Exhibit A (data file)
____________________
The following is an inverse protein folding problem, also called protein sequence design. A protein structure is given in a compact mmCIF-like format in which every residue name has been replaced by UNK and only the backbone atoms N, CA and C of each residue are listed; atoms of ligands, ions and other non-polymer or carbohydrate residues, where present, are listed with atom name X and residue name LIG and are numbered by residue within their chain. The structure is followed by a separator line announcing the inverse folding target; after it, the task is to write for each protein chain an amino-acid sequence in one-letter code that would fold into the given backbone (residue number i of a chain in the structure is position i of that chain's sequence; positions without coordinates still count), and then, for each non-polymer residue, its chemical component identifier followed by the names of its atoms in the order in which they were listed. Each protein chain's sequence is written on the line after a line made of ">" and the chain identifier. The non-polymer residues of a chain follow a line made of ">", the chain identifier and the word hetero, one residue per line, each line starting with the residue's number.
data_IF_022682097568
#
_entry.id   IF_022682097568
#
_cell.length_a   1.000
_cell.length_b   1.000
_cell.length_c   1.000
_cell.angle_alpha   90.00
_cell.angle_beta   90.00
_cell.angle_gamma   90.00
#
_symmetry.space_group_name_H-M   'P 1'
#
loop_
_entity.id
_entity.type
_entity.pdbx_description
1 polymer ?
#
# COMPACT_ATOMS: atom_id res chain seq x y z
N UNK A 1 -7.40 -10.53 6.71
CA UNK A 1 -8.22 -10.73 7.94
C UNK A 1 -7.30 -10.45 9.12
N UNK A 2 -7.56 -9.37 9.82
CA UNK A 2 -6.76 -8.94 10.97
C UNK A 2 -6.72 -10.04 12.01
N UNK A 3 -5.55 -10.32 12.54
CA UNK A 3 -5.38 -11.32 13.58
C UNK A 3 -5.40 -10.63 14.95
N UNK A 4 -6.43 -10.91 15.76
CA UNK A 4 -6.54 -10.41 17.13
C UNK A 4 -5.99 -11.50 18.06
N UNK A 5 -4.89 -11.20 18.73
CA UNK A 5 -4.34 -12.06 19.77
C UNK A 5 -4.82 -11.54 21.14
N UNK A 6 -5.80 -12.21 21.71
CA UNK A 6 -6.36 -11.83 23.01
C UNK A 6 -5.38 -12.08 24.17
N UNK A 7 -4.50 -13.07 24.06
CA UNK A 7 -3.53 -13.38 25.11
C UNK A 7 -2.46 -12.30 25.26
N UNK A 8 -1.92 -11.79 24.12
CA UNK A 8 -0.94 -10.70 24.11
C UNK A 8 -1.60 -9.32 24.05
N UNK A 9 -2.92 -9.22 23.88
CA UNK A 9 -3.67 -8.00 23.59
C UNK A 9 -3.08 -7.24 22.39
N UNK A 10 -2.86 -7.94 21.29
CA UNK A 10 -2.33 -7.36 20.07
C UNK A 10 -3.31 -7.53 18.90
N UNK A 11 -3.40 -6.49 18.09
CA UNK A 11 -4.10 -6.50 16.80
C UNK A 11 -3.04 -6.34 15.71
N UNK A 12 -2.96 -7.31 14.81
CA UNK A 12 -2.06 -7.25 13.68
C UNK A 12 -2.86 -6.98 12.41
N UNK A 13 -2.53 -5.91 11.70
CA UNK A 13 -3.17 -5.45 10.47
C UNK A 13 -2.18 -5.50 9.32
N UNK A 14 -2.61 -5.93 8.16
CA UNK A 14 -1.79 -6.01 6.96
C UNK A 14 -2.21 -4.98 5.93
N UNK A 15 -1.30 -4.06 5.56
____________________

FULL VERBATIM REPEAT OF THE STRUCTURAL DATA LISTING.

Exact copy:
The following is an inverse protein folding problem, also called protein sequence design. A protein structure is given in a compact mmCIF-like format in which every residue name has been replaced by UNK and only the backbone atoms N, CA and C of each residue are listed; atoms of ligands, ions and other non-polymer or carbohydrate residues, where present, are listed with atom name X and residue name LIG and are numbered by residue within their chain. The structure is followed by a separator line announcing the inverse folding target; after it, the task is to write for each protein chain an amino-acid sequence in one-letter code that would fold into the given backbone (residue number i of a chain in the structure is position i of that chain's sequence; positions without coordinates still count), and then, for each non-polymer residue, its chemical component identifier followed by the names of its atoms in the order in which they were listed. Each protein chain's sequence is written on the line after a line made of ">" and the chain identifier. The non-polymer residues of a chain follow a line made of ">", the chain identifier and the word hetero, one residue per line, each line starting with the residue's number.
data_IF_022682097568
#
_entry.id   IF_022682097568
#
_cell.length_a   1.000
_cell.length_b   1.000
_cell.length_c   1.000
_cell.angle_alpha   90.00
_cell.angle_beta   90.00
_cell.angle_gamma   90.00
#
_symmetry.space_group_name_H-M   'P 1'
#
loop_
_entity.id
_entity.type
_entity.pdbx_description
1 polymer ?
#
# COMPACT_ATOMS: atom_id res chain seq x y z
N UNK A 1 -7.40 -10.53 6.71
CA UNK A 1 -8.22 -10.73 7.94
C UNK A 1 -7.30 -10.45 9.12
N UNK A 2 -7.56 -9.37 9.82
CA UNK A 2 -6.76 -8.94 10.97
C UNK A 2 -6.72 -10.04 12.01
N UNK A 3 -5.55 -10.32 12.54
CA UNK A 3 -5.38 -11.32 13.58
C UNK A 3 -5.40 -10.63 14.95
N UNK A 4 -6.43 -10.91 15.76
CA UNK A 4 -6.54 -10.41 17.13
C UNK A 4 -5.99 -11.50 18.06
N UNK A 5 -4.89 -11.20 18.73
CA UNK A 5 -4.34 -12.06 19.77
C UNK A 5 -4.82 -11.54 21.14
N UNK A 6 -5.80 -12.21 21.71
CA UNK A 6 -6.36 -11.83 23.01
C UNK A 6 -5.38 -12.08 24.17
N UNK A 7 -4.50 -13.07 24.06
CA UNK A 7 -3.53 -13.38 25.11
C UNK A 7 -2.46 -12.30 25.26
N UNK A 8 -1.92 -11.79 24.12
CA UNK A 8 -0.94 -10.70 24.11
C UNK A 8 -1.60 -9.32 24.05
N UNK A 9 -2.92 -9.22 23.88
CA UNK A 9 -3.67 -8.00 23.59
C UNK A 9 -3.08 -7.24 22.39
N UNK A 10 -2.86 -7.94 21.29
CA UNK A 10 -2.33 -7.36 20.07
C UNK A 10 -3.31 -7.53 18.90
N UNK A 11 -3.40 -6.49 18.09
CA UNK A 11 -4.10 -6.50 16.80
C UNK A 11 -3.04 -6.34 15.71
N UNK A 12 -2.96 -7.31 14.81
CA UNK A 12 -2.06 -7.25 13.68
C UNK A 12 -2.86 -6.98 12.41
N UNK A 13 -2.53 -5.91 11.70
CA UNK A 13 -3.17 -5.45 10.47
C UNK A 13 -2.18 -5.50 9.32
N UNK A 14 -2.61 -5.93 8.16
CA UNK A 14 -1.79 -6.01 6.96
C UNK A 14 -2.21 -4.98 5.93
N UNK A 15 -1.30 -4.06 5.56